In working into the passage separating Valcour from the mainland the gunboats of Pringle's flotilla soon distanced the other vessels. As rowing-boats the headwind mattered less to them. The sailing vessels were presently stopped altogether, unable to make headway against a wind blowing down the funnel formed by the cliffs on either side. For a time the gunboats fought the Americans single-handed. No other vessel could get into action until 'the Carleton schooner, commanded by Mr Dacres . . . by much (35) perseverance at last got to their assistance.' The remainder of the English flotilla could do nothing but silence the fire of the Royal Savage. Lieutenant Longcroft boarded this schooner, from which the crew had escaped ashore, and tried to turn her guns on the rebels. But she had to be set on fire, and eventually blew up.

Meanwhile the Carleton and the gunboats were hotly engaged on very unequal terms. Dacres anchored his schooner with a spring on her cable opposite the middle of the enemy line - this was the dangerous position in which accident had placed her. The master's mate, Brown, who was second in command, was badly wounded almost at once. Dacres was knocked senseless soon afterwards, leaving Pellew in command. His situation was thus, in his first action, one of not altogether enviable prominence. The schooner was badly hit, with half her crew killed or wounded, and there was no prospect of any other vessels coming to her assistance. Captain Pringle saw this, and made the signal of recall. 'I did not think it by any means advisable to continue so partial and unequal a combat,' he wrote afterwards. 'Consequently, with the approbation of his excellency, General Carleton, who did me the honour of being on board the Maria, I called off the Carleton and gunboats . . . .' It was easier for him to make the signal than for Pellew to obey it. The Carleton's cable was cut and her jib hoisted, but she would not go about. She was under a heavy fire, and Pellew had to do what no one else in the ship had the courage to do. He ran forward to the bowsprit to push the jib over to windward. This had no effect, however. The Carleton hung in stays. It would have gone hard with her but for two gunboats which came to her rescue. They 'towed her off through a very thick fire, until out of farther reach, much to the honour of Mr John Curling and Mr Patrick Carnegy, Master's mate and Midshipman of the Isis; and Mr Edward Pellew, mate of the Blonde, who threw the tow-rope from the Carleton's bowsprit.'

With the withdrawal of the Carleton the action came to an end. The rebels had, on the whole, suffered more than the English; especially in material. One of their gondolas, the Boston, had been sunk; and two others, damaged beyond repair, had to be sunk by their crews the following day. Casualties were probably more equal. The English gunboats had lost many men in killed and wounded. The Carleton had lost half her crew, eight being killed and six (36) wounded. The total loss on the English side was little short of forty.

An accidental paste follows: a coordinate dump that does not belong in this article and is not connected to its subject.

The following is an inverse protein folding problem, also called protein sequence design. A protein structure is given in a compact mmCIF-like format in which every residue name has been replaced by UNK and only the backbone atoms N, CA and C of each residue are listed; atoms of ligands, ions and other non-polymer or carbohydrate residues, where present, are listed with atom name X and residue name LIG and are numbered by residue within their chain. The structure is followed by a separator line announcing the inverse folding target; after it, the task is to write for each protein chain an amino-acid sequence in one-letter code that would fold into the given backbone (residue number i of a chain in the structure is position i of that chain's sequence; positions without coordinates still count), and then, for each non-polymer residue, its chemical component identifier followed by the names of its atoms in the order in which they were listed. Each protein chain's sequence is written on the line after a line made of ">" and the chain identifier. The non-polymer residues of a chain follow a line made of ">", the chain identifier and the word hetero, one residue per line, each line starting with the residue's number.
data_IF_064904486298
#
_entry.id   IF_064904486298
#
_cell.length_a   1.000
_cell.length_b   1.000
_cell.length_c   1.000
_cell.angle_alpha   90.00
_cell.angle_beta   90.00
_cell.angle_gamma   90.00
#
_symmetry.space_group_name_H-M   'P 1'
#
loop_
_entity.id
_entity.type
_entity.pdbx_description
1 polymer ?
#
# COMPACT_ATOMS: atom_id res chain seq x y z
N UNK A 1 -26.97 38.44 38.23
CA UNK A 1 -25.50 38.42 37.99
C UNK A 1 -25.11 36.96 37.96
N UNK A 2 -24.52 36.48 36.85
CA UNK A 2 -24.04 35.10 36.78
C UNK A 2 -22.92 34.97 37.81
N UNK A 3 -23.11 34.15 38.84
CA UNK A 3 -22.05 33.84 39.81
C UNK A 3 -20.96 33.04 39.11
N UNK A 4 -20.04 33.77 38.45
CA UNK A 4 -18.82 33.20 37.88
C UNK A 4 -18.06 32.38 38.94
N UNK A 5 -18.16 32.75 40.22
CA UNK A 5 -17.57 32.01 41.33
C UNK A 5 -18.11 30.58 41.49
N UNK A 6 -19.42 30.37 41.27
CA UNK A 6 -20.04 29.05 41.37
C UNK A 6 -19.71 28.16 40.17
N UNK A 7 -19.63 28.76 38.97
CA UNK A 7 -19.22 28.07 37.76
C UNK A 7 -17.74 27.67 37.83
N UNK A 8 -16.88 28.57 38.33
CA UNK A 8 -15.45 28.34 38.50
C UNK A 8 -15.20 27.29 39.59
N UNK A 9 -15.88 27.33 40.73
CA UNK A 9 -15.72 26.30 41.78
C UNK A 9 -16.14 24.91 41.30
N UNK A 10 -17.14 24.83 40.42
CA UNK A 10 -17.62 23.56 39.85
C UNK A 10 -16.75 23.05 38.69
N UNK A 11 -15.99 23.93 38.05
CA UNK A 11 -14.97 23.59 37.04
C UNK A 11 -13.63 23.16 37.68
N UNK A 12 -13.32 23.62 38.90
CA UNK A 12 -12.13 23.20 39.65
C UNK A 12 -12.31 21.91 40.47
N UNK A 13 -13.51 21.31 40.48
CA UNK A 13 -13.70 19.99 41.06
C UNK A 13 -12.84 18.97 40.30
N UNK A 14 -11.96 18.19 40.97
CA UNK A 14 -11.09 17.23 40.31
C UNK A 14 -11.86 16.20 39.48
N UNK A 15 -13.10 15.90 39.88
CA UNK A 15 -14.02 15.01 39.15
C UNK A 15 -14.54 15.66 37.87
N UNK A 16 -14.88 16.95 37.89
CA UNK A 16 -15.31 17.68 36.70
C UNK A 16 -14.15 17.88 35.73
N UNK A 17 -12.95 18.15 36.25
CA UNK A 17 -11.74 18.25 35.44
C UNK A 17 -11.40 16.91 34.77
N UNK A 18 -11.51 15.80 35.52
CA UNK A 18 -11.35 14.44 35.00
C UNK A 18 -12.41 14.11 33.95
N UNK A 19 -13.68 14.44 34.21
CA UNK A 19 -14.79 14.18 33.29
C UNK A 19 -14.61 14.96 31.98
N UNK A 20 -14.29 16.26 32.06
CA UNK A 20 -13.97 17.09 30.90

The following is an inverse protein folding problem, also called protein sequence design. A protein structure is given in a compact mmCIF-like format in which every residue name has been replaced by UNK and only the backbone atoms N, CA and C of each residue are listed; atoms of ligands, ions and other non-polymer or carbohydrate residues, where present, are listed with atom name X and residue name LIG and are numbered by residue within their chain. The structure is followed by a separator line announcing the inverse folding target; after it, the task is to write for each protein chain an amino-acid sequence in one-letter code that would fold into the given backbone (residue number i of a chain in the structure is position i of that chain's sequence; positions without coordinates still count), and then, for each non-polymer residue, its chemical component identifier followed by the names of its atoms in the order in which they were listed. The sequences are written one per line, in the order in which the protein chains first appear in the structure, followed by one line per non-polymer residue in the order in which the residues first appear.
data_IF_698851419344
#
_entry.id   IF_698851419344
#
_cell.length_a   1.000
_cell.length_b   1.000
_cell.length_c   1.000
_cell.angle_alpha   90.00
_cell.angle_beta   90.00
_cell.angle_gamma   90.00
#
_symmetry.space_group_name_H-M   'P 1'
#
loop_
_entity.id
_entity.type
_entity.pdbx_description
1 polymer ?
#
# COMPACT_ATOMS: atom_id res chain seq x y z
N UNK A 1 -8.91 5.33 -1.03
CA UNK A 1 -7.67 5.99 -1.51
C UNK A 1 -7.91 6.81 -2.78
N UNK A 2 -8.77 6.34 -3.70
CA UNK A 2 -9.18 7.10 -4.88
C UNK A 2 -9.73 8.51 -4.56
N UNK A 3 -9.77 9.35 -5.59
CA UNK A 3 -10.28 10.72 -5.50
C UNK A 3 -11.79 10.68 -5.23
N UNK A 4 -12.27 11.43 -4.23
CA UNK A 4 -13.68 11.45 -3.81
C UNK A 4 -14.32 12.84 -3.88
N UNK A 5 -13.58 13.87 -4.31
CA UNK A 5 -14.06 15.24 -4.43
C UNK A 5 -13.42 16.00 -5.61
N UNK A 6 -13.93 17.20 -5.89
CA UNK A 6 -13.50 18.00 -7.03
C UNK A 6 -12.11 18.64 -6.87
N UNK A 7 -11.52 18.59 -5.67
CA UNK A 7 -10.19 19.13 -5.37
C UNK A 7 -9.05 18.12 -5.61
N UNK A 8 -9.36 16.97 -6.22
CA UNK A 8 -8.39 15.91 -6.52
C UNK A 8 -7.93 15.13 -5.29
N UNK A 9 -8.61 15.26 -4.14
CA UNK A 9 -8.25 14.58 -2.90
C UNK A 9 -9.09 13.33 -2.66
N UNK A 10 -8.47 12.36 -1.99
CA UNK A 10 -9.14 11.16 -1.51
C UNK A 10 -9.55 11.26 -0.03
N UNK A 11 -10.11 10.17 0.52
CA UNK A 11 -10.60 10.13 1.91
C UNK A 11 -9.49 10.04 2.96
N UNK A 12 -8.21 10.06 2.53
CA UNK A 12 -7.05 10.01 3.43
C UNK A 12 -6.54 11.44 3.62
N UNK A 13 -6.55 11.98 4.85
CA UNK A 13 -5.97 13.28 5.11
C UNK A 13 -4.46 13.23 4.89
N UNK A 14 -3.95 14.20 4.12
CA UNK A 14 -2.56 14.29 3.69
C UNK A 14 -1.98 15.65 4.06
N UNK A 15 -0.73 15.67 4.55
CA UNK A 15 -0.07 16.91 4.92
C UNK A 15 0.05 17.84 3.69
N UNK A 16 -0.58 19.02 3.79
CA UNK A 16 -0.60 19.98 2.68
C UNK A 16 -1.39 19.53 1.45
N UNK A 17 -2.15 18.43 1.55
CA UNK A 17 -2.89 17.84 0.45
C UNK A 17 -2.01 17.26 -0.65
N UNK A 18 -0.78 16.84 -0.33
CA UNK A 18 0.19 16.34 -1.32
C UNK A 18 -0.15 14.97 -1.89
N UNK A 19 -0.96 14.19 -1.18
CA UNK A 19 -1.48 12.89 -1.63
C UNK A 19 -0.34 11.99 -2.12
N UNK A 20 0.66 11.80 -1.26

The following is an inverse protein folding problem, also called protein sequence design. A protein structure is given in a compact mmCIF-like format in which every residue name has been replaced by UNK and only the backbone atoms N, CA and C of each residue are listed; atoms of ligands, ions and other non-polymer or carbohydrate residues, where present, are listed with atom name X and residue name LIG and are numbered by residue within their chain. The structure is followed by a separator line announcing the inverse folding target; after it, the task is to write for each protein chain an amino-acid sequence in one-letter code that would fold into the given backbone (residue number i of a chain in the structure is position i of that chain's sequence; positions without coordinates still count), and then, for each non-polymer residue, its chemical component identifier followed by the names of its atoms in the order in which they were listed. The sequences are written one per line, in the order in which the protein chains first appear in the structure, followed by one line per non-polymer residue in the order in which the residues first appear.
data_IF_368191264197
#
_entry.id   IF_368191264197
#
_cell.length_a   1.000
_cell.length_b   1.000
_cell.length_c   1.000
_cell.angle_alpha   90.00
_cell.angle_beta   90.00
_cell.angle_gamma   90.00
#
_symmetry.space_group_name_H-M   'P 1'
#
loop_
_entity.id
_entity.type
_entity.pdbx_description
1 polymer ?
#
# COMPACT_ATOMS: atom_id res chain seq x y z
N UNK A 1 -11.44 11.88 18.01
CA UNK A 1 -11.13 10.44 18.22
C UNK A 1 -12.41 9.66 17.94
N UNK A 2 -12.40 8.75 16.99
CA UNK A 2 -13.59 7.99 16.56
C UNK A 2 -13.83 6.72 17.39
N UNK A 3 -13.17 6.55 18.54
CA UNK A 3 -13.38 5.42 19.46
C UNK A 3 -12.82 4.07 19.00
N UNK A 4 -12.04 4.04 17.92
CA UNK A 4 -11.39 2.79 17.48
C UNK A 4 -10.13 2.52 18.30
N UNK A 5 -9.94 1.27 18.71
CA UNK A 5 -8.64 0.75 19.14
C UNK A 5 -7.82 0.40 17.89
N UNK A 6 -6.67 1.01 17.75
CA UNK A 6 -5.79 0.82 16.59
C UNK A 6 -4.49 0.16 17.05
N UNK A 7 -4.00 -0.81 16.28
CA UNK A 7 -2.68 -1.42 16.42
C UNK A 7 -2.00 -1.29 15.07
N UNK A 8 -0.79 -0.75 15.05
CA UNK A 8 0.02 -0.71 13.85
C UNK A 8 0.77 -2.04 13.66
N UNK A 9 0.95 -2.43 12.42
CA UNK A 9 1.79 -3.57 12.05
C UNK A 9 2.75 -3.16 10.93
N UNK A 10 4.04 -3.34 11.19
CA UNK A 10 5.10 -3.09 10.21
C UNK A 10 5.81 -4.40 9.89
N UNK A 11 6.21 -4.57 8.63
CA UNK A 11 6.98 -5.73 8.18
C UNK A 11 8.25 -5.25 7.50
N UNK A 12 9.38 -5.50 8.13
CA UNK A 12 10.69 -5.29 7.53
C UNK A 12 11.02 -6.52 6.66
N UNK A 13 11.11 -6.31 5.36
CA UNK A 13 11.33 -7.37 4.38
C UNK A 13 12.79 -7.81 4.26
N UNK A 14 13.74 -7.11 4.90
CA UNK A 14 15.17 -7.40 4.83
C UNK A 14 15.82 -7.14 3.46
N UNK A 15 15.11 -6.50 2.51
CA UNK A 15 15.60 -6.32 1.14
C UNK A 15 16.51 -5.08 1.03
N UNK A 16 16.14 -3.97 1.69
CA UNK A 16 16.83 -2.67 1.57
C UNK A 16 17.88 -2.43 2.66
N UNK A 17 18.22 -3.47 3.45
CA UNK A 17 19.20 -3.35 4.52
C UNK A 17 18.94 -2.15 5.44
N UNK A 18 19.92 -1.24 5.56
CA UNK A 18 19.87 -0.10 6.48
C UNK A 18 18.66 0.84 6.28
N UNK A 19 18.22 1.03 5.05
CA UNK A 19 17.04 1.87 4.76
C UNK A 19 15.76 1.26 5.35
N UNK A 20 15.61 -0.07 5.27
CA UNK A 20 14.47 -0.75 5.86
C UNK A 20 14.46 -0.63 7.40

Dacres had not been seriously hurt. Stunned only, he came round after the action and resumed command of the Carleton. The post of second-in-command and the certainty of promotion constituted Pellew's reward for his part in the affair. In reputation his gain was more considerable.

This action took place late in the day, and it was evening before the firing ceased. Pringle prepared to renew the battle next morning. In order to prevent Arnold escaping he drew up his flotilla in a line between the southern end of Valcour Island and the mainland. He could be sure that there was no escape for the rebels round the other end of the island as long as the wind held. Where his sailing craft could make no headway there was no risk of Arnold's vessels having any better success. Arnold was in a trap.

Next morning the first glimmering of light showed that the Americans had vanished. There must have been bitter recriminations among the English. What had happened was obvious. Arnold had taken advantage of a dark, foggy night. He had got under way in the middle of the night and silently slipped through the English line.

Pringle did not pursue immediately, probably owing to the necessity of repairing the Carleton's damages. Arnold could only have gone one way - towards Crown Point. And as the lake narrows towards the upper end, it could not be difficult to find him. He was, in fact, only eight miles up the lake, at that time, although still retreating. He had gained another precious day; and he gained one more while the Carleton was being put in order. But the end was inevitable. It came on the 13th, the second day after his masterly escape at Valcour Island. He was near Split Rock, in the upper narrows, when Pringle came up with his rear-guard. The Maria, Inflexible and Carleton had left the rest of the flotilla behind and fell upon the Americans single-handed. The action is best described in the words of the victor: 'Upon the 13th, I again saw eleven sail of their fleet making off to Crown Point, who, after a chase of seven hours, I came up with in the Maria, having the Carleton and Inflexible a small distance astern; the rest of the fleet almost out of sight. The action began at twelve o'clock and lasted two hours: at which time Arnold, in the Congress galley, and five gondolas, ran on shore, and were directly abandoned and blown up by the enemy; a circumstance they were greatly favoured in, by the wind (37) being off shore, and the narrowness of the lake. The Washington galley struck during the action, and the rest made their escape to Ticonderoga.'